by younger people. It's being fitted in shopping centres in England
to stop young people from congregating," explained Sarah.
The Sonic Teenager Deterrent is being tested by shopkeepers in Staffordshire,
with local police support, in a bid to stop youths gathering outside
shops.The device costs £622 and can supposedly be heard only by 16-22
year olds. The participating shopkeepers can turn the volume up if they
want a crowd gathered outside to disperse.
Already, however, there is resistance. In Wales, the Newport Community
Safety Partnership banned the device in case it infringes on human rights.
Sarah pointed out: "In Britain, there is an emphasis on punishment,
law and order, CCTV, and Anti-Social Behaviour Orders. ASBOs are just
a sticking plaster on a more serious problem. Why not invest in proper
facilities, in new social and civic spaces?"
"There is only one cinema in the whole of South Kerry," she continued.
"Young people need both physical and mental space in which to grow.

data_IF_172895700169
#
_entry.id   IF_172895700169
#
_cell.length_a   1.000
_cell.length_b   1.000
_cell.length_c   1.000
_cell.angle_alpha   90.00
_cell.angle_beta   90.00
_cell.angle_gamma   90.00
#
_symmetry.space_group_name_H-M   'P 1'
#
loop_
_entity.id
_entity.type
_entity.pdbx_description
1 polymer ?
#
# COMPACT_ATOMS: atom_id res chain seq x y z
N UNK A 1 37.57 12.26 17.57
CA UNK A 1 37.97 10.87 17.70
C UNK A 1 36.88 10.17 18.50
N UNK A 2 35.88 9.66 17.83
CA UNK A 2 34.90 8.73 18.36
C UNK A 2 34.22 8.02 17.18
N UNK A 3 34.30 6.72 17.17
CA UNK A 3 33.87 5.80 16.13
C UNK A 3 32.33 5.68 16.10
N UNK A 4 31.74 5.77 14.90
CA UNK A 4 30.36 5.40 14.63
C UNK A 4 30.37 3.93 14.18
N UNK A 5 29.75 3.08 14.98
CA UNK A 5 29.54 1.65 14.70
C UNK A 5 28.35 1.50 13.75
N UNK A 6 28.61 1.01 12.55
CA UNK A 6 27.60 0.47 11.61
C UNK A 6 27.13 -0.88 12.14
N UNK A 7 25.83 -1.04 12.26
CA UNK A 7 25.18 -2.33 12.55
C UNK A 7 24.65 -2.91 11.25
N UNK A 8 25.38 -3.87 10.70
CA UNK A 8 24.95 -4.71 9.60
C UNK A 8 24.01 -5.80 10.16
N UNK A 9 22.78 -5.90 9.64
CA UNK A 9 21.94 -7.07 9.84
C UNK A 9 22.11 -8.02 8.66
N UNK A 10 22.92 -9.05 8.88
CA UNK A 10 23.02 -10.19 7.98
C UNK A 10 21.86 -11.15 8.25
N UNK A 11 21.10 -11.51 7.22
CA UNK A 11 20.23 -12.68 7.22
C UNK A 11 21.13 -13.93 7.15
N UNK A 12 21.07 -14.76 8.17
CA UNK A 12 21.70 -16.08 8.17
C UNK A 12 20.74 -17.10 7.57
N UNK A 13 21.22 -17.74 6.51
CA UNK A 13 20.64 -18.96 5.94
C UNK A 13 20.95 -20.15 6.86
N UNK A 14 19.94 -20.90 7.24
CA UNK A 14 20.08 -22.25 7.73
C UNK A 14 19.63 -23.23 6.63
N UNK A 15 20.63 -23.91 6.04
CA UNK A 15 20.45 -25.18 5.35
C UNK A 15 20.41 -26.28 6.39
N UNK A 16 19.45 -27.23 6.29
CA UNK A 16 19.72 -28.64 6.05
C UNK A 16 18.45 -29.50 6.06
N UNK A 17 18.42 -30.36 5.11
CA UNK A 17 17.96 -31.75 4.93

Attractive alcohol-free spaces like properly run youth cafés and drop-in
centres would go a long way to addressing youth needs of South Kerry,
and would be a positive way of engaging with them."
"We did have a drop-in centre at a local hall, staffed by CE volunteers.
Unfortunately the hall committee closed it down because a chair was
Sarah felt there was a need for more intergenerational projects: "Many
problems have to do with a lack of understanding between generations.
A lot of the time, anti-social behaviour can simply mean: young people
"One Intergenerational programme we ran was the 'My Community' Photo
Project between the Youth Club and the Active Retirement Group. We put
on an exhibition of photos that both groups took of the locality."
Isolation affects rural youth as well as older people, especially where
there is a lack of proper transport to urban centres. Many rural teenagers
only get to socialise on the school bus, at home, or for 2 or 3 hours
at the youth club, if there is one, she pointed out. - Issue 17,
West multi-pronged approach
West CDP, Dublin 5, some of the anti-social behaviour is inter-generational.